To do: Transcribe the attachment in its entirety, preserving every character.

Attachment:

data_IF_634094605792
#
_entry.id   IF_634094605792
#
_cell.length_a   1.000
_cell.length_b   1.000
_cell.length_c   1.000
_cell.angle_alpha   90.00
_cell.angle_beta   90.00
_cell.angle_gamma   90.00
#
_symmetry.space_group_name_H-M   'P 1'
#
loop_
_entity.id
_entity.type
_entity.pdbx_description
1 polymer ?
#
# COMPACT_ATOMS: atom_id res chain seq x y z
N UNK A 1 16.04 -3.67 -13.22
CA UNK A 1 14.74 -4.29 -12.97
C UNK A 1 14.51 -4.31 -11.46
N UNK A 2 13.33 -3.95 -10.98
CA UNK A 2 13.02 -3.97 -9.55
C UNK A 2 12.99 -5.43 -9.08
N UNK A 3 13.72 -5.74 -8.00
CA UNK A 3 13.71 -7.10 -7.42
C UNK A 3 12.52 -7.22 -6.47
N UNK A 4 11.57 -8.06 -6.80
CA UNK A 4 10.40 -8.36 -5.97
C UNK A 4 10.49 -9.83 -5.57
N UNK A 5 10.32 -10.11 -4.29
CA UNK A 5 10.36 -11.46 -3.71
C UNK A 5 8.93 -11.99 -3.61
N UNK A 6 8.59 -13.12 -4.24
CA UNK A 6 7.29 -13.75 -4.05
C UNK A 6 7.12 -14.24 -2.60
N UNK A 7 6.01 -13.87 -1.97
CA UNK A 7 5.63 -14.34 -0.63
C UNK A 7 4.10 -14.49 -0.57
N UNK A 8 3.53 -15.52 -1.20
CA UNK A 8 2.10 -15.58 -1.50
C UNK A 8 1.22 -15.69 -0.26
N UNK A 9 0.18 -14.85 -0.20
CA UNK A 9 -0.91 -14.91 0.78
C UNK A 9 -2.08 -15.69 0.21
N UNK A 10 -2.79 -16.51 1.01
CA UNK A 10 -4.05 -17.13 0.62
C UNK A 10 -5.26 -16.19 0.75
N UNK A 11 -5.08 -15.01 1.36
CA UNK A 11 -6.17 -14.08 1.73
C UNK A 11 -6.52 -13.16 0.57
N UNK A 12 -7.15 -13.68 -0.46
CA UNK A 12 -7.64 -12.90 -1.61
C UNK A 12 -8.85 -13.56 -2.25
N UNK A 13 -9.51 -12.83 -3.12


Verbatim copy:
data_IF_634094605792
#
_entry.id   IF_634094605792
#
_cell.length_a   1.000
_cell.length_b   1.000
_cell.length_c   1.000
_cell.angle_alpha   90.00
_cell.angle_beta   90.00
_cell.angle_gamma   90.00
#
_symmetry.space_group_name_H-M   'P 1'
#
loop_
_entity.id
_entity.type
_entity.pdbx_description
1 polymer ?
#
# COMPACT_ATOMS: atom_id res chain seq x y z
N UNK A 1 16.04 -3.67 -13.22
CA UNK A 1 14.74 -4.29 -12.97
C UNK A 1 14.51 -4.31 -11.46
N UNK A 2 13.33 -3.95 -10.98
CA UNK A 2 13.02 -3.97 -9.55
C UNK A 2 12.99 -5.43 -9.08
N UNK A 3 13.72 -5.74 -8.00
CA UNK A 3 13.71 -7.10 -7.42
C UNK A 3 12.52 -7.22 -6.47
N UNK A 4 11.57 -8.06 -6.80
CA UNK A 4 10.40 -8.36 -5.97
C UNK A 4 10.49 -9.83 -5.57
N UNK A 5 10.32 -10.11 -4.29
CA UNK A 5 10.36 -11.46 -3.71
C UNK A 5 8.93 -11.99 -3.61
N UNK A 6 8.59 -13.12 -4.24
CA UNK A 6 7.29 -13.75 -4.05
C UNK A 6 7.12 -14.24 -2.60
N UNK A 7 6.01 -13.87 -1.97
CA UNK A 7 5.63 -14.34 -0.63
C UNK A 7 4.10 -14.49 -0.57
N UNK A 8 3.53 -15.52 -1.20
CA UNK A 8 2.10 -15.58 -1.50
C UNK A 8 1.22 -15.69 -0.26
N UNK A 9 0.18 -14.85 -0.20
CA UNK A 9 -0.91 -14.91 0.78
C UNK A 9 -2.08 -15.69 0.21
N UNK A 10 -2.79 -16.51 1.01
CA UNK A 10 -4.05 -17.13 0.62
C UNK A 10 -5.26 -16.19 0.75
N UNK A 11 -5.08 -15.01 1.36
CA UNK A 11 -6.17 -14.08 1.73
C UNK A 11 -6.52 -13.16 0.57
N UNK A 12 -7.15 -13.68 -0.46
CA UNK A 12 -7.64 -12.90 -1.61
C UNK A 12 -8.85 -13.56 -2.25
N UNK A 13 -9.51 -12.83 -3.12